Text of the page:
A decision this month by the UN Security Council to continue the flow of humanitarian aid to the province for another year did little to ease the sense of precariousness here. The vote came a day before the relief deliveries were to be cut off.
It was hailed by the United States and Russia as a rare example of cooperation. Russia had earlier threatened to veto any aid resolution.
But the vote left Idlib stuck where it was: seething, fragile and a riddle unsolved.
A standoff in the province has lasted for years. Idlib, a bastion of opposition to government rule, has been controlled since 2015 by Islamist extremist rebels with links to al-Qaeda.
Assad’s forces, backed by Russian air power, have mounted a string of offensives to retake the province. The latest began in December 2019 and ended with a cease-fire a few months later, after Turkey, which supports some rebel groups, sent thousands of its own troops into Idlib in large part to prevent refugees from streaming over the border.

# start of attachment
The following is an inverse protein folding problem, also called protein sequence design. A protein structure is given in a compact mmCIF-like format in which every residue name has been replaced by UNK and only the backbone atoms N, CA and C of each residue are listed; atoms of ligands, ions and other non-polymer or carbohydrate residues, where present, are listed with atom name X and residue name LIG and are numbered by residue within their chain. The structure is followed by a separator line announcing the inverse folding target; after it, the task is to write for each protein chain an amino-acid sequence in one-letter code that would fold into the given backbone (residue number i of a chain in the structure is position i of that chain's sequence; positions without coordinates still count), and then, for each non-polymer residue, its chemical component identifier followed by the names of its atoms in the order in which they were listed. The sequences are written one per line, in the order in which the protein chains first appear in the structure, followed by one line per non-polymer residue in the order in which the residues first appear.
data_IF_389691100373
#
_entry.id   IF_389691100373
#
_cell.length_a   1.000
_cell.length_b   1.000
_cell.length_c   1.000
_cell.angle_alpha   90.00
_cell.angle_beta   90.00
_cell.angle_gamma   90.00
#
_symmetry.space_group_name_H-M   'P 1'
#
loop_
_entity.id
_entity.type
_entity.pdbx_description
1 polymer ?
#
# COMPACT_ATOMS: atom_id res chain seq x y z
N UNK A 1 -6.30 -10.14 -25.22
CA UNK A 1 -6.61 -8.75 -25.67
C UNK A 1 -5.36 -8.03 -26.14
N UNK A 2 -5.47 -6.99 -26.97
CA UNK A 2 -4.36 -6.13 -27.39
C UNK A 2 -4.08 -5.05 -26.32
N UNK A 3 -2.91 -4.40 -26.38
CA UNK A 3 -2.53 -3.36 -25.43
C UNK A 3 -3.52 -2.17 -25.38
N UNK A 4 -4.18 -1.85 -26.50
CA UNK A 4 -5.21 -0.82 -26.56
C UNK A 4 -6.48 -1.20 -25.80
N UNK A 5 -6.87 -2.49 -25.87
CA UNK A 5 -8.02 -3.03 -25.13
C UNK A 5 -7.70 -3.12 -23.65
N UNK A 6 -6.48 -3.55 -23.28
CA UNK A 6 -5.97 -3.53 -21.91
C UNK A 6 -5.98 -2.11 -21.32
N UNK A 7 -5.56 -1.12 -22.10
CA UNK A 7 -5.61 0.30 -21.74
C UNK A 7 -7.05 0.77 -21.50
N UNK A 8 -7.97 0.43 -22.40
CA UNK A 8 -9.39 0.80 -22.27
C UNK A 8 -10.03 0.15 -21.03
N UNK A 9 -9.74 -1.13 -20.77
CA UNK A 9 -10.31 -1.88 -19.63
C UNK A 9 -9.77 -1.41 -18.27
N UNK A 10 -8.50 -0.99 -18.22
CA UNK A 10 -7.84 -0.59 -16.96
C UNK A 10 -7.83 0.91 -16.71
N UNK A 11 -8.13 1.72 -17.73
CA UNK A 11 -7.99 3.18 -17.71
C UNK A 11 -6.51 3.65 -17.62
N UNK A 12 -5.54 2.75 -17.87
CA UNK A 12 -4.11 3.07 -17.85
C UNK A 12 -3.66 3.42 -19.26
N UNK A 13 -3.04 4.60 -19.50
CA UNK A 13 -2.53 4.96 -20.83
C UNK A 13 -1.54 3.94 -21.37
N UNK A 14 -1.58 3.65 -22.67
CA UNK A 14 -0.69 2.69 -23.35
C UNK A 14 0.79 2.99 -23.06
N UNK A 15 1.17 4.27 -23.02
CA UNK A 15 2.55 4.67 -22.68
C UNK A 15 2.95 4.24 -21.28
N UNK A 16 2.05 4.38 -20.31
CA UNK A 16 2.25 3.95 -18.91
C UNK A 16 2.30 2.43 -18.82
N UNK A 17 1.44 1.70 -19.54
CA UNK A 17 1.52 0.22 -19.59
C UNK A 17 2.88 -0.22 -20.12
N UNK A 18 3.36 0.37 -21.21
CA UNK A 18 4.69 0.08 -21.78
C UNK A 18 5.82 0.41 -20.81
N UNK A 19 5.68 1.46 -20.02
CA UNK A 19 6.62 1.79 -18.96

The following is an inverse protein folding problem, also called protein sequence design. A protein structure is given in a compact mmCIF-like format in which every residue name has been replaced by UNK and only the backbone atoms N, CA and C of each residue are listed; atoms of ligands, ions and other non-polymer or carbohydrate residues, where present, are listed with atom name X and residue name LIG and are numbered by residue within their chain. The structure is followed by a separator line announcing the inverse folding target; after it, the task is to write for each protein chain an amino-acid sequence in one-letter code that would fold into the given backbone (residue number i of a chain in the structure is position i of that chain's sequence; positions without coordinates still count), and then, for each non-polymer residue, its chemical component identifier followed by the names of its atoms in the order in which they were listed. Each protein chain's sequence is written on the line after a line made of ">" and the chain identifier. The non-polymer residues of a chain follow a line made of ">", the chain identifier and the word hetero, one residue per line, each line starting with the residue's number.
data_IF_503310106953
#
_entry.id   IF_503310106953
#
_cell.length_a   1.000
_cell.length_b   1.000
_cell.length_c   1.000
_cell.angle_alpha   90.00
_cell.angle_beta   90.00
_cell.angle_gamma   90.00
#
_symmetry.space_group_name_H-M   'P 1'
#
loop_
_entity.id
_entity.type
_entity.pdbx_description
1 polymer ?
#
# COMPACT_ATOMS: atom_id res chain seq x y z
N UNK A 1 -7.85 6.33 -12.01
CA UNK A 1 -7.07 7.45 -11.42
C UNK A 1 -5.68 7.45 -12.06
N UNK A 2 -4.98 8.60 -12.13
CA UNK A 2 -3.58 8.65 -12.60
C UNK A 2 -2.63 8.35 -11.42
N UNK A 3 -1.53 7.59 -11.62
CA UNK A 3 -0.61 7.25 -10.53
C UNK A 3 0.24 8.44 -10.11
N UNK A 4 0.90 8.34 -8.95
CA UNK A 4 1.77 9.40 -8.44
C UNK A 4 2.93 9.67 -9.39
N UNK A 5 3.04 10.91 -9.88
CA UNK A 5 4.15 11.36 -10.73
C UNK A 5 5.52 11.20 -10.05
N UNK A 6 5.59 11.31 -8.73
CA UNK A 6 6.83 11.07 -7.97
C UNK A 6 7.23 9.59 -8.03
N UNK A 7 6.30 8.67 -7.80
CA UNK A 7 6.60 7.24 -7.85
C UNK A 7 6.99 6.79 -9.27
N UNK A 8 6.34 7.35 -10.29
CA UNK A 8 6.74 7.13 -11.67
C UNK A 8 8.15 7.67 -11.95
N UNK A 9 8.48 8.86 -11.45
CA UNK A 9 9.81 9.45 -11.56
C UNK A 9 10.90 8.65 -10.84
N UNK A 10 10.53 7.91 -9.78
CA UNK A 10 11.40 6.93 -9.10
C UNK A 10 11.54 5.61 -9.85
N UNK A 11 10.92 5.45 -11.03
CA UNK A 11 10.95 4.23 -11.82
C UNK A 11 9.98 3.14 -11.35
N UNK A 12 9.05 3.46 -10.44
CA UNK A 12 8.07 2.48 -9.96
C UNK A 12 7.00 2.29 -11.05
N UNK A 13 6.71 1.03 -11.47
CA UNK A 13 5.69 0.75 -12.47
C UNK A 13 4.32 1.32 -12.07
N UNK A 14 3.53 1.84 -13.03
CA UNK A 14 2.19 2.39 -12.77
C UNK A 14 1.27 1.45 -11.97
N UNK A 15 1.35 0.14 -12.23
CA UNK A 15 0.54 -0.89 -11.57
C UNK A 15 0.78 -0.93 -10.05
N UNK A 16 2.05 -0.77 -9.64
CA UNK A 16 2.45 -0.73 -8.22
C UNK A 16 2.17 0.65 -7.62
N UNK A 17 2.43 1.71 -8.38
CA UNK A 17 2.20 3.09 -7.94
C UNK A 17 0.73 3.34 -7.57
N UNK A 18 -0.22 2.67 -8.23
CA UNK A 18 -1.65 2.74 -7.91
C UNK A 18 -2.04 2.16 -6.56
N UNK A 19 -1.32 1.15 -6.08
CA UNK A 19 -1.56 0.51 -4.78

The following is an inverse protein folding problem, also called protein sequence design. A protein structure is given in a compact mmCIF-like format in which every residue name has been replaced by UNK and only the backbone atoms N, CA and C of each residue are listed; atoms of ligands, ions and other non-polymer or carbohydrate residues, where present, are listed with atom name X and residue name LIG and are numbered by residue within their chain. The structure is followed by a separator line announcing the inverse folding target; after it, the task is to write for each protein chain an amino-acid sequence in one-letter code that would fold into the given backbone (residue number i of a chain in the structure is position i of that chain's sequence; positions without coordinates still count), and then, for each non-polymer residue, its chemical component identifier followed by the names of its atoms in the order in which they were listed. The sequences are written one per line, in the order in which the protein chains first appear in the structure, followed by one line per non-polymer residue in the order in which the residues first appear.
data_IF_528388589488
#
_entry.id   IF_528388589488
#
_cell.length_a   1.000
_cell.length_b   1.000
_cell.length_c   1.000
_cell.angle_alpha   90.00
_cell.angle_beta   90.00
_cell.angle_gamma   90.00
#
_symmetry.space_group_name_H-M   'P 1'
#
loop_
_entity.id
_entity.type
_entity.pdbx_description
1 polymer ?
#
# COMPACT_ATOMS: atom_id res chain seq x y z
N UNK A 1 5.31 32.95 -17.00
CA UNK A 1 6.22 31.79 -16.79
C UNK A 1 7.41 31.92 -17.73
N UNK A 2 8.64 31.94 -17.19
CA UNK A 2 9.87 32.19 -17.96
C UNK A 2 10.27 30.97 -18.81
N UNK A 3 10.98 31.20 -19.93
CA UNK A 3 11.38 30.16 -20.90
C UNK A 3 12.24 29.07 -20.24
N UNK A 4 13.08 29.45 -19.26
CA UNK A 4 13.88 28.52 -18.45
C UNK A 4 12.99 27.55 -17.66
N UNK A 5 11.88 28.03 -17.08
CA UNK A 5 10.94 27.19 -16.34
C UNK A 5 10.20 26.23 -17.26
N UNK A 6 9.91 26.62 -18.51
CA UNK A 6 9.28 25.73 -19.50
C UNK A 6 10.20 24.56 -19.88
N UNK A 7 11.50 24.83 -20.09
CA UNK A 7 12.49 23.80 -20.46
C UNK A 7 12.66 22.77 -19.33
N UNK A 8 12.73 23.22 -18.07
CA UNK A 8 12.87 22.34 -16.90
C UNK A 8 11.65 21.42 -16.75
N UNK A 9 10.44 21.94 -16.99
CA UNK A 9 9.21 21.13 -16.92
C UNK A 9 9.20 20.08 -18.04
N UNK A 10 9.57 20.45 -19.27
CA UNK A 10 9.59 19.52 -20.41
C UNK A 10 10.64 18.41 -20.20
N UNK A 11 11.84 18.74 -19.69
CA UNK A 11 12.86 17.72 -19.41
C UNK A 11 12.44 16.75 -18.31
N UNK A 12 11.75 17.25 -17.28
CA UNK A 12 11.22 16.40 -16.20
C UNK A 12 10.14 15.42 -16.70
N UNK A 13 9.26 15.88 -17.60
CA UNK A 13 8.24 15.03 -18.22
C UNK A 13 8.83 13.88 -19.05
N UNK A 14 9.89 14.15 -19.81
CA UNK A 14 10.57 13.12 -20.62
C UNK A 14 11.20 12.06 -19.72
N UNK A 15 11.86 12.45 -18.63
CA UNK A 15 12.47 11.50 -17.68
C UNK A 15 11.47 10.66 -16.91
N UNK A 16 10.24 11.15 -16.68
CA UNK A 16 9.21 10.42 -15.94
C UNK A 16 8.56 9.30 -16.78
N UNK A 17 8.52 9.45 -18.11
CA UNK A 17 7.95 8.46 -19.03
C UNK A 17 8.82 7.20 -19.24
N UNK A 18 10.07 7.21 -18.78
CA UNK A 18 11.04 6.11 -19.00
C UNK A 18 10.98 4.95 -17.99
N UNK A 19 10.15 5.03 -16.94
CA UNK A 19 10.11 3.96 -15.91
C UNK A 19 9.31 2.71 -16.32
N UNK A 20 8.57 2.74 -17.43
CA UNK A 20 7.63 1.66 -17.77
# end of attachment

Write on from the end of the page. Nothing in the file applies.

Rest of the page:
One million people have settled in a district encompassing parts of northern Idlib, near the Turkish border, according to the United Nations. Rough wooden scaffolds mark the establishment of new construction sites. Local markets burst with eggplants and onions, watermelons and cherries. Motorcycles vie with tractor-trailers for space on ragged roads.
In previous years, Atma, a large camp for the displaced, was referred to by locals as the camp for those “stranded on the border”. For some, it was a way station before trying to cross illegally into Turkey.
When Ahmed al-Hijazi arrived there in 2013, there were a few hundred families in tents. Five years ago, there were about 13,000 families in what the United Nations calls the “Atma cluster”. Now there are more than 30,000 families, or about 160,000 people. “It became a city,” Hijazi said.
As people lost hope of returning to their towns and villages, as he had, they began to build homes. Hijazi, who works for a nonprofit organisation, built a two-bedroom dwelling that cost roughly $10,000. The wealthy were building two- and three-story structures. The building spree had created some construction jobs, but they paid only a little more than $3 a day. Most people were unemployed, and many were stranded in tents.